By Clinton Gill
Glade Sun editor
Mother nature’s fury is in the news yet again, this time under the guise of “Sandy.” In the days leading up to the super storm making landfall, analysts had already labeled it as the “storm of the century.” Some called it “Frankenstorm.” One meteorologist from the National Weather Service even offered his personal contact information in an effort to get people to heed the warnings, stating “If you think the storm is over-hyped and exaggerated, please err on the side of caution. You can call me up on Friday and yell at me all you want.” Sandy was the most powerful storm in modern history, even more mighty than Hurricane Katrina. In fact, it generated twice the energy of the Hiroshima atomic bomb!
In spite of the storm’s strength, the toll in human life has been significantly less than Katrina. So far Sandy has claimed 110 lives, compared to 1,833 from the southern storm. Luckily the damage was mostly limited to infrastructure. However, the effects of the storm are long from being over. It left over 50 million people without power, destroyed thousands of homes and left tens of thousands of people homeless. Some people will be without power for up to a month. With temperatures dropping below freezing and a shortage of food and water, the cost in human lives is sure to go up.
Despite all the warnings leading up to Sandy’s arrival, many people chose to disregard the danger and went about their normal lives. I'm referring more to those who were affected by the aftermath of the storms, rather than those who just happened to be in the wrong place at the wrong time. To be clear, sometimes it doesn't matter what you do, just ask the folks in Breezy Point. Circumstances notwithstanding, reports surfaced that after only three days, some New Yorkers were digging in dumpsters to find food. The reporter covering the story noted that many passersby would take a picture of the dumpster divers on their cell phones before joining them. Generally speaking, people living in poverty, the kind of poverty that solicits prowling through a dumpster for food, do not own cell phones. How long would you go without food before digging through a dumpster? Obviously their level of preparedness was not sufficient.
As seen in New Orleans in 2005, society can break down quickly in the absence of resources. The government’s response has been less than desirable, but to be fair, there isn’t any organization that is equipped to respond to disaster on such a large scale. It takes time to get people the things they need and to rebuild. That is why it is important for people to rely on themselves first and foremost. Being prepared for what life can throw at you can mean the difference between life and death. Those who rely on others for help may be left wanting.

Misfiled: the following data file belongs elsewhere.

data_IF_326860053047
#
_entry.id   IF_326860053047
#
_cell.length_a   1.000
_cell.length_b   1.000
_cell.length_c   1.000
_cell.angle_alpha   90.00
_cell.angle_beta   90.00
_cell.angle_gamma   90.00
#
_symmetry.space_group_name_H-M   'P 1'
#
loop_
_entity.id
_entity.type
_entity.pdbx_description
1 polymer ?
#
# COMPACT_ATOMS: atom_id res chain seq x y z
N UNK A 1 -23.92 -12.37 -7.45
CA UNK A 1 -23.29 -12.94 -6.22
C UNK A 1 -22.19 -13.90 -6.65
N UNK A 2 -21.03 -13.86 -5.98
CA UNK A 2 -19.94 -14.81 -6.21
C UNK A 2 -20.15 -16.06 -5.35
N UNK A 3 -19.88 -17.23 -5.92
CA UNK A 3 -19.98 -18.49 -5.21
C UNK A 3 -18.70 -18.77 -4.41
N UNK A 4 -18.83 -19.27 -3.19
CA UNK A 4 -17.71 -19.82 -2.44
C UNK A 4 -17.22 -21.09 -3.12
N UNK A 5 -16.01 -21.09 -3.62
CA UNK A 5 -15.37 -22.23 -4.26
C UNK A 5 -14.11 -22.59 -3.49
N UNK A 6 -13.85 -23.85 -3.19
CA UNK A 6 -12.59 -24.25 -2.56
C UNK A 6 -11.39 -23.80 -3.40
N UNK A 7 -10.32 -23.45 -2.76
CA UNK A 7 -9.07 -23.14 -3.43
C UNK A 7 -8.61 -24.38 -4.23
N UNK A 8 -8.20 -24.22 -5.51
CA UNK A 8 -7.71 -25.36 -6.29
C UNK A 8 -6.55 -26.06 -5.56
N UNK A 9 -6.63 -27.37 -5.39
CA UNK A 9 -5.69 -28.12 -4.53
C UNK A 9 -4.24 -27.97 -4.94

Certainly there are times where we have no choice, but the more we do, the better your chance of surviving. The Center for Disease Control launched a public service campaign last year to raise awareness for the importance of preparing for emergencies, using the popularity of the zombie craze that has swept the nation. The CDC recommended doing things such as stocking up on nonperishable food, water (one gallon per person per day), tools like duct tape and parachute cord, battery powered radios and blankets. Getting ready for the zombie apocalypse may make one seem like they are out of sorts, but by doing so they will also be prepared for any other catastrophic event that may occur, such as a terrorist attack or a natural disaster.
Getting ready for the unknown is not only wise in the context of emergency preparedness, but in life in general. Aesop’s Fable of the Ant and the Grasshopper is a good illustration of the virtues of anticipating necessity:
"One summer’s day, a merry Grasshopper was dancing, singing and playing his violin with all his heart. He saw an Ant passing by, bearing along with great toil a wheatear to store for the winter.
'Come and sing with me instead of working so hard', said the Grasshopper 'Let’s have fun together.'
'I must store food for the winter,' said the Ant, 'and I advise you to do the same.'
'Don’t worry about winter, it’s still very far away,' said the Grasshopper, laughing at him. But the Ant wouldn’t listen and continued his toil.
When the winter came, the starving Grasshopper went to the Ant’s house and humbly begged for something to eat.
'If you had listened to my advice in the summer you would not now be in need,' said the Ant. 'I’m afraid you will have to go supperless to bed,' and he closed the door."
Being properly prepared puts you in the position to help others, both directly and indirectly, if you so choose. Being responsible for yourself frees up resources, as well as allowing you to become a responder rather than a victim. It puts you in the position to help others in their time of need, rather than having to rely on the benevolence of an ant.
While many of the folks in the northeast may have failed to prepare for the worst, there are countless others that no amount of preparation would have helped. As the temperature drops, and a Nor'easter threatens to make the situation worse, we need to remember the millions of our fellow Americans who have been affected by these storms; many of whom are left homeless and hungry. We should not look on them as the Ant to the Grasshopper, rather as brothers and sisters who need help.